Artists and other creatives have engaged in a variety of rituals to help them get into the creative “zone”. By engaging in activities to prepare for their creative practice, it helps to signal to the mind and body that serious creativity is about to occur.
First, what exactly is a “ritual”? The definition according to Merriam Webster that is appropriate when it comes to creativity is defined as “an act or series of acts regularly repeated in a set precise manner.” These are often associated with a religious or spiritual practice but it does not have to be aligned in that way. A ritual can just be specific daily habits that a person does to prepare for the day or to turn in at night. This discussion focuses on those habits or “rituals” a person may do to unblock or recover their creative side.
In the article, Can Rituals Trigger Creative Flow? in Forbes, Andrea Morris highlights a how Francesca Gino, a behavioral scientist at Harvard Business School, characterizes ritual as a pattern of behavior comprised of 3 central components:
Artists and creatives have been engaged in rituals to prepare for their work for centuries. In the book Daily Rituals: How Artists Work, Mason Currey provides a provocative survey of famous creatives and their daily rituals to prepare for their creative practice. Georgia O’Keeffe would wake up at dawn and make a fire, tea and sit on her bed to watch the sun come up. She often took a half-hour walk in the morning as well. George Gershwin would start the day with the same breakfast, compose work at the piano in his pjs, bathrobe, and slippers, take a mid-afternoon lunch, then a late afternoon walk . Louis Armstrong maintained a pre--show ritual which included arriving at any engagement two hours before starting,” dosing himself with the home remedies he always swore by: swigs of glercin and honey” to prepare his voice and lungs for performance.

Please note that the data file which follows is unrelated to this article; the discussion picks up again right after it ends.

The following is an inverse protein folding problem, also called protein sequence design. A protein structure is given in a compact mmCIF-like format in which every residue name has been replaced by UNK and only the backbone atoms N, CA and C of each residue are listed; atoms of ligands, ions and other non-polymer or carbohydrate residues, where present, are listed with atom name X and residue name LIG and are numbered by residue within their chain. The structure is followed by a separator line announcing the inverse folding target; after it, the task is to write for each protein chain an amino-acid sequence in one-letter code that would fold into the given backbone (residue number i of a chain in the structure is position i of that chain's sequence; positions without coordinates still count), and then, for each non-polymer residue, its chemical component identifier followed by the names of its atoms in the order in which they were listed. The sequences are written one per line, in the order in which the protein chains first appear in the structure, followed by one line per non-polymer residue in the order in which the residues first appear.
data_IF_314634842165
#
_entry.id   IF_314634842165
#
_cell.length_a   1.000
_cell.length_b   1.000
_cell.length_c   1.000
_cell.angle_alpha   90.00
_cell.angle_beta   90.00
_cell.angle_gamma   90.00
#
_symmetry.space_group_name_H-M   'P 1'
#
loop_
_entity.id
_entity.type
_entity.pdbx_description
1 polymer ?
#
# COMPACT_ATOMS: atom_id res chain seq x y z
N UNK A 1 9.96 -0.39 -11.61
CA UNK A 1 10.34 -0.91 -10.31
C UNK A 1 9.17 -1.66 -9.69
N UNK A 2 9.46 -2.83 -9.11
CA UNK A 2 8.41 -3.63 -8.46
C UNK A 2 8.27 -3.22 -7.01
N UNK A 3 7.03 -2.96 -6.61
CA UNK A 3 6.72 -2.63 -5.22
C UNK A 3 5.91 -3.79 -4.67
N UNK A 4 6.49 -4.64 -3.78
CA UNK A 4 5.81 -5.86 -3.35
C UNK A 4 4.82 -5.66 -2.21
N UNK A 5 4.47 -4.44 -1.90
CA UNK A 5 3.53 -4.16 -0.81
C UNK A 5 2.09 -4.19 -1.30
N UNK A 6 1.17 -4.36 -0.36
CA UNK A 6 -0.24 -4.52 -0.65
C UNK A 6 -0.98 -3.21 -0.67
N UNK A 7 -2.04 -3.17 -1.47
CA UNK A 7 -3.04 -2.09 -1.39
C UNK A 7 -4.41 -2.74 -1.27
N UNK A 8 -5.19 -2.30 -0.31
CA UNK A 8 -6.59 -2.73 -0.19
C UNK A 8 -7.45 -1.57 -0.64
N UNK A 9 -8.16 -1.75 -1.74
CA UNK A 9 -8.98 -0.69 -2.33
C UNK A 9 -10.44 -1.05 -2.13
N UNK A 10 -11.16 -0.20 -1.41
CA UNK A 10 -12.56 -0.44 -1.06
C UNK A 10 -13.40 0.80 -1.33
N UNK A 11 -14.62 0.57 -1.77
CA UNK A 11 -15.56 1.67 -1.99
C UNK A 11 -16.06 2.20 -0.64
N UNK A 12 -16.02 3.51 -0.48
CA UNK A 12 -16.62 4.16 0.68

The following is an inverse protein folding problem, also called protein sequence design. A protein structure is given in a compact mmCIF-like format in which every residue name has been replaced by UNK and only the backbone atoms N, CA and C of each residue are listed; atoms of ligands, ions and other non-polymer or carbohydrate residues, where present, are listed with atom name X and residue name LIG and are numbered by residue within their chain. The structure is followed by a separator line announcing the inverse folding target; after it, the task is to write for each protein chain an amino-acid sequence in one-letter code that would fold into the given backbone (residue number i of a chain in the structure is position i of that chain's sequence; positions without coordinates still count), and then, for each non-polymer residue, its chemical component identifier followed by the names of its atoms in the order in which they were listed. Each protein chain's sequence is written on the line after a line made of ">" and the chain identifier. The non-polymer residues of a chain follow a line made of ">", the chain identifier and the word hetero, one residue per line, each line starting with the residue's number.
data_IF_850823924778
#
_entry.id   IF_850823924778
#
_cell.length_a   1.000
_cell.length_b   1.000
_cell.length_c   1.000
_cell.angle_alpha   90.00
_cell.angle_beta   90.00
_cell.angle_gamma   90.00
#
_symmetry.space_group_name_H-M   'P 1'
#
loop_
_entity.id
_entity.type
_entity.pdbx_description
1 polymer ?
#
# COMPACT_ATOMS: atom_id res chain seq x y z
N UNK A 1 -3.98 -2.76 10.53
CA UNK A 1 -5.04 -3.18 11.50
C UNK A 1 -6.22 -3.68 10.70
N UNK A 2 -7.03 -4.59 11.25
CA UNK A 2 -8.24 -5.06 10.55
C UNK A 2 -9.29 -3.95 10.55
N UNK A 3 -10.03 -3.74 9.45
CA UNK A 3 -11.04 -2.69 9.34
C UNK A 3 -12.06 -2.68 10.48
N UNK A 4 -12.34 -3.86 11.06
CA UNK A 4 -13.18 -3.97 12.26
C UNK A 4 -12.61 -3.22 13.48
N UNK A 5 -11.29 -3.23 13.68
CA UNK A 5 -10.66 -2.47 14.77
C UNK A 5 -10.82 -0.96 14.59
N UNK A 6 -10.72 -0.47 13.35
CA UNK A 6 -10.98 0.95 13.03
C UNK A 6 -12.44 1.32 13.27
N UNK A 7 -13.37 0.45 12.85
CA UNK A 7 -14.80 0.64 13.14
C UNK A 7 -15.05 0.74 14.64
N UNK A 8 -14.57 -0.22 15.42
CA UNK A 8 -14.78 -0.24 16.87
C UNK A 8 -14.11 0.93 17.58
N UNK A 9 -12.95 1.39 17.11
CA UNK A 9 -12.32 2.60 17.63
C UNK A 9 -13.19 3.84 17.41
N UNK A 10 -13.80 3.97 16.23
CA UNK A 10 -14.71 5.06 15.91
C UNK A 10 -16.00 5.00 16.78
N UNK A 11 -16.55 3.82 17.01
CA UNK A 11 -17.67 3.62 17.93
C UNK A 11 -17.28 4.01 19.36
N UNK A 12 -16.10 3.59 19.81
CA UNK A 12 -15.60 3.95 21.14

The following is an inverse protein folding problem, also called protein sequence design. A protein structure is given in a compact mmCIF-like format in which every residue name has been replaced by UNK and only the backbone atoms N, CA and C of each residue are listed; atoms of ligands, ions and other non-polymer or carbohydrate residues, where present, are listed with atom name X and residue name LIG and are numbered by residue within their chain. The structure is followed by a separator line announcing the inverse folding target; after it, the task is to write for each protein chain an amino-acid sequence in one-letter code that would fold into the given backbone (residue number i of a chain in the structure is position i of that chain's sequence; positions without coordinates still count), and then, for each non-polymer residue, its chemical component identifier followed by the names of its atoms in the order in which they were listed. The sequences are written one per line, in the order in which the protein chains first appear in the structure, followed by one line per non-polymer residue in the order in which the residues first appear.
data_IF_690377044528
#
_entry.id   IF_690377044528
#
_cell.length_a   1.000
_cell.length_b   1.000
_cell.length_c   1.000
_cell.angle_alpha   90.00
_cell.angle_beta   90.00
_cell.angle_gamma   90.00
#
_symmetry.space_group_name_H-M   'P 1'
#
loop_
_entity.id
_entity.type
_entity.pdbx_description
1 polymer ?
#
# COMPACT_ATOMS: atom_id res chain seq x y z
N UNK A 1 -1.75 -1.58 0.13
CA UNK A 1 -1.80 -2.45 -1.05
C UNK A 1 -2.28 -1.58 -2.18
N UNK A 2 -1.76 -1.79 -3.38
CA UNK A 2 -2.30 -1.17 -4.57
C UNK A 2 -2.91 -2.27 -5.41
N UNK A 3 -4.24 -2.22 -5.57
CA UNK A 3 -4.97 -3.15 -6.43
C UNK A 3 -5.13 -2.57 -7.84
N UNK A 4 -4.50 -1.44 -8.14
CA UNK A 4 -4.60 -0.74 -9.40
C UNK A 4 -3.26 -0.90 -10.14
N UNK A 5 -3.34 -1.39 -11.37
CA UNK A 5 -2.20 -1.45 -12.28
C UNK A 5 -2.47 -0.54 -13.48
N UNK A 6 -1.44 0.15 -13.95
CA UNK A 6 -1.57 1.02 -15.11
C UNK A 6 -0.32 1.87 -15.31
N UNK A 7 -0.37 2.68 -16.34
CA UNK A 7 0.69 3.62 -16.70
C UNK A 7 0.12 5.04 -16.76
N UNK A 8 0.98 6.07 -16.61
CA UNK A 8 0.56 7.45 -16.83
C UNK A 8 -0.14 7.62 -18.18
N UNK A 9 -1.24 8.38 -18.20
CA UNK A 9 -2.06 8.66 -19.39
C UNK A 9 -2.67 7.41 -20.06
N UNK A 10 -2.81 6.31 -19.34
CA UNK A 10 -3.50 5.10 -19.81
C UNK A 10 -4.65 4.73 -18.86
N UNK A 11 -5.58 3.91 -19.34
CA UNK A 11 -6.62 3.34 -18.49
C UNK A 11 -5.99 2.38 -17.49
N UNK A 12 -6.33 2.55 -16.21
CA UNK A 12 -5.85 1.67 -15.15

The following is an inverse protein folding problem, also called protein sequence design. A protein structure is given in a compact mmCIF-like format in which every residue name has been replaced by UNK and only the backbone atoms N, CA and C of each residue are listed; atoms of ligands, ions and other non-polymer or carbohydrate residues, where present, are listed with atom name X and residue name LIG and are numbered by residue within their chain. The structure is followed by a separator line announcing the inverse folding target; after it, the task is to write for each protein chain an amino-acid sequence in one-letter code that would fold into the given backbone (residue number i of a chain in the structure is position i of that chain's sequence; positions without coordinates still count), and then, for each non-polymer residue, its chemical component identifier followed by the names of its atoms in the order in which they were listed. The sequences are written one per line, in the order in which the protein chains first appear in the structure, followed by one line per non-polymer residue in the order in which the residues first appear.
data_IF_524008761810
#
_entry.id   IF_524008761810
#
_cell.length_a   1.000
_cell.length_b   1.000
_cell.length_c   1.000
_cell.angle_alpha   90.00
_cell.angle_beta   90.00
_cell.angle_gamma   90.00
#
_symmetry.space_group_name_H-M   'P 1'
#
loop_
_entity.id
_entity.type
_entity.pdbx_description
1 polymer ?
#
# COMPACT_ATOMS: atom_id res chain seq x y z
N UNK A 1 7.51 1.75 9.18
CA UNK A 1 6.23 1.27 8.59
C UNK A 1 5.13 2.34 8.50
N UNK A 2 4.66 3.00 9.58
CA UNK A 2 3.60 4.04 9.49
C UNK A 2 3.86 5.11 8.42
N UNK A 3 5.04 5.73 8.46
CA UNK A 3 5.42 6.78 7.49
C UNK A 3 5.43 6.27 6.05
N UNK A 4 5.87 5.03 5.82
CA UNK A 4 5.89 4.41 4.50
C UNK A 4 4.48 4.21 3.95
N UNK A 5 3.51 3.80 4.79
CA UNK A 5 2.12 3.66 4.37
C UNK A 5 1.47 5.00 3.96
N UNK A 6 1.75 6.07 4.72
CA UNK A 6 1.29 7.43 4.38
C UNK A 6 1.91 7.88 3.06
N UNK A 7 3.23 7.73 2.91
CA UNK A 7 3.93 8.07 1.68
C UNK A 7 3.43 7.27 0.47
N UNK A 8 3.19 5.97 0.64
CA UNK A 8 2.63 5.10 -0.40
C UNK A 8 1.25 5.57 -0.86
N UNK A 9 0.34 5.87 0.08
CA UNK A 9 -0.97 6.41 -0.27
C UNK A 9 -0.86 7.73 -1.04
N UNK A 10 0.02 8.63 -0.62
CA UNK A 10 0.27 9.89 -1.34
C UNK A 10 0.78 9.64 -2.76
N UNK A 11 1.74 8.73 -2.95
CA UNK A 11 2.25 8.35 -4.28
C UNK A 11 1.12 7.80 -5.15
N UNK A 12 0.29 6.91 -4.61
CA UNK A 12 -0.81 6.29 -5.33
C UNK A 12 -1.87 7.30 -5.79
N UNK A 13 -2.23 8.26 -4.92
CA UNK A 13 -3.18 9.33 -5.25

For me, I start off lighting incense that gives me a sense of fresh aromatic, creative energy in my studio, followed by my favorite playlist on Spotify or Amazon Music, tea or coffee, and perhaps a snack. I find that if I don’t include at least one of the first three (incense, music or tea/coffee), I cannot concentrate on my writing or my art until all are in place. It signals to me that I am ready to create for the long haul (a couple of hours).
The main advantage of creating some kind of ritual or routine is to do something rather mundane to free yourself to creativity. “The main gist behind a creative ritual, regardless of the actual action used, is that the brain responds very positively to the routine.” states Addison Duvall in the article Developing A Creative Ritual (For Higher Productivity) published on HongKiat. “If you’re wound up about a project and are feeling scatterbrained, having a ritual can help calm you down. Something like meditation, reading, or listening to music can help you focus your mind and eliminate the jitters.”
Do you engage in a habit or some form of ritual to help you unblock and focus on your creative practice? How does it help? Share any thoughts on engaging in a ritual below?
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